Most adults are not familiar with e-cigarettes or vaping. Unfortunately, the same cannot be said for teenagers. The use of e-cigarettes in recent years has exploded among middle and high school students, who think that they are cool and harmless. This has rapidly become a major public health concern.
An e-cigarette is a handheld electronic device that creates an aerosol by heating a liquid, which the user inhales. The use of e-cigarettes is referred to as vaping. The liquid typically contains nicotine, propylene glycol, glycerine, and various flavorings. Since they contain nicotine, e-cigarettes are tobacco products.
Since e-cigarettes are still largely unregulated (although the FDA is now moving forward with some health and safety regulations), it is impossible to know all of the ingredients in any particular brand of e-juice (the liquid that goes into the device). However, researchers have found that e-cigarette vapor may be filled with cancer-causing chemicals. One study, noted in the New England Journal of Medicine, found that e-cigarette vapor can contain cancer-causing formaldehyde at levels up to 15 times higher than regular cigarettes. The American Society of Clinical Oncology notes that “according to one analysis by the FDA, the tobacco solution used in e-cigarettes contains a toxic chemical found in antifreeze and several cancer-causing chemicals, such as nitrosamines.”
There has not yet been sufficient time to study the long-term health effects and risks of vaping. Some tobacco control advocates and public health experts believe that e-cigarettes are safer than smoking and, therefore, can be a harm reduction strategy for adult smokers who have been unable to quit. Others disagree and believe it is a mistake to treat e-cigarettes differently than other tobacco products.
There is universal agreement, however, that young people should not be vaping. Nicotine — whether in cigarettes, cigars, chewing tobacco, or e-cigarettes — is a highly addictive drug. Teenagers are much more susceptible to nicotine addiction than adults, and nicotine has harmful health impacts on the developing brain. In fact, ninety-five percent of tobacco users become addicted to nicotine before age 21.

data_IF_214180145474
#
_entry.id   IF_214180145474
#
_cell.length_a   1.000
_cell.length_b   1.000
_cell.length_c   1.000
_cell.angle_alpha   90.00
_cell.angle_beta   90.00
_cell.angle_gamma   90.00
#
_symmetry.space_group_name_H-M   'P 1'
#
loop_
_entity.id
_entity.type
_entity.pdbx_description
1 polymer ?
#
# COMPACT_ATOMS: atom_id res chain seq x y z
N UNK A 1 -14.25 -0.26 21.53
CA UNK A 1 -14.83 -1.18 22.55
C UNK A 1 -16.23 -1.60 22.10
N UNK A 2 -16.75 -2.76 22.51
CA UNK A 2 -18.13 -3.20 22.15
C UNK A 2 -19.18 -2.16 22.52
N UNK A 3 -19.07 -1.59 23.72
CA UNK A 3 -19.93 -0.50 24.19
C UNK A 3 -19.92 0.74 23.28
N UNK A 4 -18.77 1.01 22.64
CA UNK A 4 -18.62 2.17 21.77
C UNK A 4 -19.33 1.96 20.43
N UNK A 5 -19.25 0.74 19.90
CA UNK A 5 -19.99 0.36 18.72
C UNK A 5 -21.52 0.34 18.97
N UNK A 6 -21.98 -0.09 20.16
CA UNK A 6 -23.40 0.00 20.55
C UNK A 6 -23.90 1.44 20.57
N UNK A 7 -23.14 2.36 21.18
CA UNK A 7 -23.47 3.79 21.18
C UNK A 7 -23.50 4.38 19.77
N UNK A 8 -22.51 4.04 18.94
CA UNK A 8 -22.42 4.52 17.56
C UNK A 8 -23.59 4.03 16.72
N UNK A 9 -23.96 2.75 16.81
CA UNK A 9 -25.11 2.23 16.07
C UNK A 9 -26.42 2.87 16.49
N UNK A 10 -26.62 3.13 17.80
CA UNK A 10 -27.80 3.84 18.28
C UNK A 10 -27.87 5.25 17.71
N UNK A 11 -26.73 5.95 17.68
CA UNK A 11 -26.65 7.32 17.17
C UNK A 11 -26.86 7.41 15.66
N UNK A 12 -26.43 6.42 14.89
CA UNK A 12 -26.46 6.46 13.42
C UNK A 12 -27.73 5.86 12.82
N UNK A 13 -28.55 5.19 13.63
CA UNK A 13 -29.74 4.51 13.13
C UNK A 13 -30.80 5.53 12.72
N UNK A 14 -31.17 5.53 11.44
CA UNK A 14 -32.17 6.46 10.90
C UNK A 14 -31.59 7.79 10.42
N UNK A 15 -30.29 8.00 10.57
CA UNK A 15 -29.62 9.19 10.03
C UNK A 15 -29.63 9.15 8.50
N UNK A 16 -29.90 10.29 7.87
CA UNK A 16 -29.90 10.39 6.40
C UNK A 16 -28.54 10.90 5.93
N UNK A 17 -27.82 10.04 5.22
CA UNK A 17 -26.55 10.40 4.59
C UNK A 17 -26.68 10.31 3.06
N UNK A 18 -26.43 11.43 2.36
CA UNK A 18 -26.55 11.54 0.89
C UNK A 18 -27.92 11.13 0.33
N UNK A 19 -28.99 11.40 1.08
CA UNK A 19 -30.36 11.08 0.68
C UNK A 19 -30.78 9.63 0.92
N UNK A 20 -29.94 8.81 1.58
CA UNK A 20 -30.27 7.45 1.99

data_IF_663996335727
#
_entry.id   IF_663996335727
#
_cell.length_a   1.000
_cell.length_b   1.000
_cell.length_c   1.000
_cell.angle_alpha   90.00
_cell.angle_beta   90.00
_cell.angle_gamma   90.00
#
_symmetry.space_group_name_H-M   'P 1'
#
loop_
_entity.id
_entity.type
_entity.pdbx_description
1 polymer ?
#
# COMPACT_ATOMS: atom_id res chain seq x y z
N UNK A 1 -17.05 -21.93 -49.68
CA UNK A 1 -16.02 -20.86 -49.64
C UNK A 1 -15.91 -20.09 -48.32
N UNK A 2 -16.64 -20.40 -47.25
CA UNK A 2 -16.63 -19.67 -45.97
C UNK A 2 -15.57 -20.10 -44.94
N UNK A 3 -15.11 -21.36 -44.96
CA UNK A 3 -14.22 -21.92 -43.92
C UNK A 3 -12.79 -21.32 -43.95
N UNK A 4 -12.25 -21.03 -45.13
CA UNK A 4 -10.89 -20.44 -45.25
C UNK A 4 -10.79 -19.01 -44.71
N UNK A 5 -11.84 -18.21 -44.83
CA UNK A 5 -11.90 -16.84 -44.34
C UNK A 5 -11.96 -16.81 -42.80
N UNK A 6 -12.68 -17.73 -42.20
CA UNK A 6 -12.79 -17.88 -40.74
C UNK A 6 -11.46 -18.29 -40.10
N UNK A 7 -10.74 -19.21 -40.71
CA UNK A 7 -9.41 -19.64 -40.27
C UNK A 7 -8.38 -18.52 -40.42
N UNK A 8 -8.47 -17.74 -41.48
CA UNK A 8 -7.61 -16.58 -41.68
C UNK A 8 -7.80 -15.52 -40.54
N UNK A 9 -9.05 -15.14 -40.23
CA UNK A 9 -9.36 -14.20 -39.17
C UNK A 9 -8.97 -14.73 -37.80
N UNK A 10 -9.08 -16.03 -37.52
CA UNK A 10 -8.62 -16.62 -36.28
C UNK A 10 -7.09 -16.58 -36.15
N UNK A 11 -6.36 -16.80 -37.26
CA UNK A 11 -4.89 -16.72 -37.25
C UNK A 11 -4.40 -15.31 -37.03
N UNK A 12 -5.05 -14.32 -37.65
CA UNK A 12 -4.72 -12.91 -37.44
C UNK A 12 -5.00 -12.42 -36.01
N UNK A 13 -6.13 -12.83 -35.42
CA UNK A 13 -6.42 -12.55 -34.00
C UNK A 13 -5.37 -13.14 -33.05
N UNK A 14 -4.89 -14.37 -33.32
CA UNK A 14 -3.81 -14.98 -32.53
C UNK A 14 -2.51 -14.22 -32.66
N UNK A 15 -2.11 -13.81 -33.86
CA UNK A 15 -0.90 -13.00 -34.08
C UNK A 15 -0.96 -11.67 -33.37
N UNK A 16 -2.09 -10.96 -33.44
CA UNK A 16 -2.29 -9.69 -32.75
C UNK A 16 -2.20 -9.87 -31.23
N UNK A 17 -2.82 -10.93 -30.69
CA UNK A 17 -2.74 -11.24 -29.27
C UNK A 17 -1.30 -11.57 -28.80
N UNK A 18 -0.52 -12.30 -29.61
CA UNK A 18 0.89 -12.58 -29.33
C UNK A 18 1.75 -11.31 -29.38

Tobacco companies are aggressively marketing e-cigarettes to young people, using the same playbook that led to high rates of smoking in the past. These tactics include celebrity endorsements, ads on social media, cheap products, and enticing flavors like cotton candy, fruit punch, and crème brulee. The industry also downplays any health risks. For example, check out www.juulvapor.com whose products are very popular among middle and high school students in our communities (according to my teen daughter).
As a result, the use of e-cigarettes among teenagers has exploded. According to the CDC, the percentage of high school students who reported using an e-cigarette at least once during the month the survey was taken was 4.5% in 2013. As of 2016, this number increased to an astonishing 23.7%. Anecdotally, I have heard from some high schools in our area that the vaping rate may now exceed 40%. School officials are scrambling to figure out how to respond.
In my role as Senate Chair of the legislature’s Public Health Committee, I have filed legislation, An Act to Protect Youth from the Health Risks of Tobacco and Nicotine Addiction, and I’m doing everything possible to see that this bill becomes law in Massachusetts. The bill makes it clear that e-cigarettes are tobacco products; raises the minimum legal sales age for all tobacco products from 18 to 21; and prohibits vaping in schools and other places where smoking is not permitted. A number of our communities have already enacted similar policies through the action of local Boards of Health, but we need to implement these important safeguards statewide.
I also believe we need to step up education and prevention efforts, aimed at both students and parents, in our schools and communities. We must act with urgency if we are going to stem the epidemic of vaping among young people and prevent another generation from becoming addicted to nicotine and tobacco products.